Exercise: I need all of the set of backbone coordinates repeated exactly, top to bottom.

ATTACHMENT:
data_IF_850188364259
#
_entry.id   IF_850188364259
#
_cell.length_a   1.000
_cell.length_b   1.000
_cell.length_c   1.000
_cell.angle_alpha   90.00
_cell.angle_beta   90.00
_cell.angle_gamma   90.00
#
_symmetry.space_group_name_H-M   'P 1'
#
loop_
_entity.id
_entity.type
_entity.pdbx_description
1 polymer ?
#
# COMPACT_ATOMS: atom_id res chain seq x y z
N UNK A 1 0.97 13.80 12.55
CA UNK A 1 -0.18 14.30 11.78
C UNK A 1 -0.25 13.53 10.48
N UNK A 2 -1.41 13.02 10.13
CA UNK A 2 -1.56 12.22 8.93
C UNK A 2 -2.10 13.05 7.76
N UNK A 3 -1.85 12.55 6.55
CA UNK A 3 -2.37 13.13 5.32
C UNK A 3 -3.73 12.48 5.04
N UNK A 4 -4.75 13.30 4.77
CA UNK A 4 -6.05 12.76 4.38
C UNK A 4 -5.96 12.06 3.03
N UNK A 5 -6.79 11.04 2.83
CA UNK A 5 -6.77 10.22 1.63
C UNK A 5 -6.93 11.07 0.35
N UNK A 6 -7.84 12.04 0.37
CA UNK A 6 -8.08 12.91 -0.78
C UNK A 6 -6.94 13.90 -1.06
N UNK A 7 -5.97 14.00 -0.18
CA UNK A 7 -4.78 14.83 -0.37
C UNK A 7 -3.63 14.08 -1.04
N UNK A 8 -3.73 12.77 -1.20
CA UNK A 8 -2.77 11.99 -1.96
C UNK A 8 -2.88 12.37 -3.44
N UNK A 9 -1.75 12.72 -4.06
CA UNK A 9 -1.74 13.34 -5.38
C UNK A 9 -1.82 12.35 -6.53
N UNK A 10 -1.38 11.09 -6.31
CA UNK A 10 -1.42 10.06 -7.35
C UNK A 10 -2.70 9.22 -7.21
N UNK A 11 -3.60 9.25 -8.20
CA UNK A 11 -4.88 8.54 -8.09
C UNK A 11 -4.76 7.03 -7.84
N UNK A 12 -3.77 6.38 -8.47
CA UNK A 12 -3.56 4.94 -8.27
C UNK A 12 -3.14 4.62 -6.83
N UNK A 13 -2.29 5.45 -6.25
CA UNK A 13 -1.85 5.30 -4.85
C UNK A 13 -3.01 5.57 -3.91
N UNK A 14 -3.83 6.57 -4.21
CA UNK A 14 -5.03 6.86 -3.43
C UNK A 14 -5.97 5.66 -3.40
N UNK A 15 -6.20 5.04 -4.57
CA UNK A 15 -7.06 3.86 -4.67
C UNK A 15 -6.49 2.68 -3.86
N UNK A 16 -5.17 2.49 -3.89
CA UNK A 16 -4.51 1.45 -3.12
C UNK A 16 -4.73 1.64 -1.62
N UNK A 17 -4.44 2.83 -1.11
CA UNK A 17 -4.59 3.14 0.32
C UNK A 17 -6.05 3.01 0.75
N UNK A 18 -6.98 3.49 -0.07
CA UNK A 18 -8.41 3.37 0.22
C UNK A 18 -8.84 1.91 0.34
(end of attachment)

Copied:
data_IF_850188364259
#
_entry.id   IF_850188364259
#
_cell.length_a   1.000
_cell.length_b   1.000
_cell.length_c   1.000
_cell.angle_alpha   90.00
_cell.angle_beta   90.00
_cell.angle_gamma   90.00
#
_symmetry.space_group_name_H-M   'P 1'
#
loop_
_entity.id
_entity.type
_entity.pdbx_description
1 polymer ?
#
# COMPACT_ATOMS: atom_id res chain seq x y z
N UNK A 1 0.97 13.80 12.55
CA UNK A 1 -0.18 14.30 11.78
C UNK A 1 -0.25 13.53 10.48
N UNK A 2 -1.41 13.02 10.13
CA UNK A 2 -1.56 12.22 8.93
C UNK A 2 -2.10 13.05 7.76
N UNK A 3 -1.85 12.55 6.55
CA UNK A 3 -2.37 13.13 5.32
C UNK A 3 -3.73 12.48 5.04
N UNK A 4 -4.75 13.30 4.77
CA UNK A 4 -6.05 12.76 4.38
C UNK A 4 -5.96 12.06 3.03
N UNK A 5 -6.79 11.04 2.83
CA UNK A 5 -6.77 10.22 1.63
C UNK A 5 -6.93 11.07 0.35
N UNK A 6 -7.84 12.04 0.37
CA UNK A 6 -8.08 12.91 -0.78
C UNK A 6 -6.94 13.90 -1.06
N UNK A 7 -5.97 14.00 -0.18
CA UNK A 7 -4.78 14.83 -0.37
C UNK A 7 -3.63 14.08 -1.04
N UNK A 8 -3.73 12.77 -1.20
CA UNK A 8 -2.77 11.99 -1.96
C UNK A 8 -2.88 12.37 -3.44
N UNK A 9 -1.75 12.72 -4.06
CA UNK A 9 -1.74 13.34 -5.38
C UNK A 9 -1.82 12.35 -6.53
N UNK A 10 -1.38 11.09 -6.31
CA UNK A 10 -1.42 10.06 -7.35
C UNK A 10 -2.70 9.22 -7.21
N UNK A 11 -3.60 9.25 -8.20
CA UNK A 11 -4.88 8.54 -8.09
C UNK A 11 -4.76 7.03 -7.84
N UNK A 12 -3.77 6.38 -8.47
CA UNK A 12 -3.56 4.94 -8.27
C UNK A 12 -3.14 4.62 -6.83
N UNK A 13 -2.29 5.45 -6.25
CA UNK A 13 -1.85 5.30 -4.85
C UNK A 13 -3.01 5.57 -3.91
N UNK A 14 -3.83 6.57 -4.21
CA UNK A 14 -5.03 6.86 -3.43
C UNK A 14 -5.97 5.66 -3.40
N UNK A 15 -6.20 5.04 -4.57
CA UNK A 15 -7.06 3.86 -4.67
C UNK A 15 -6.49 2.68 -3.86
N UNK A 16 -5.17 2.49 -3.89
CA UNK A 16 -4.51 1.45 -3.12
C UNK A 16 -4.73 1.64 -1.62
N UNK A 17 -4.44 2.83 -1.11
CA UNK A 17 -4.59 3.14 0.32
C UNK A 17 -6.05 3.01 0.75
N UNK A 18 -6.98 3.49 -0.07
CA UNK A 18 -8.41 3.37 0.22
C UNK A 18 -8.84 1.91 0.34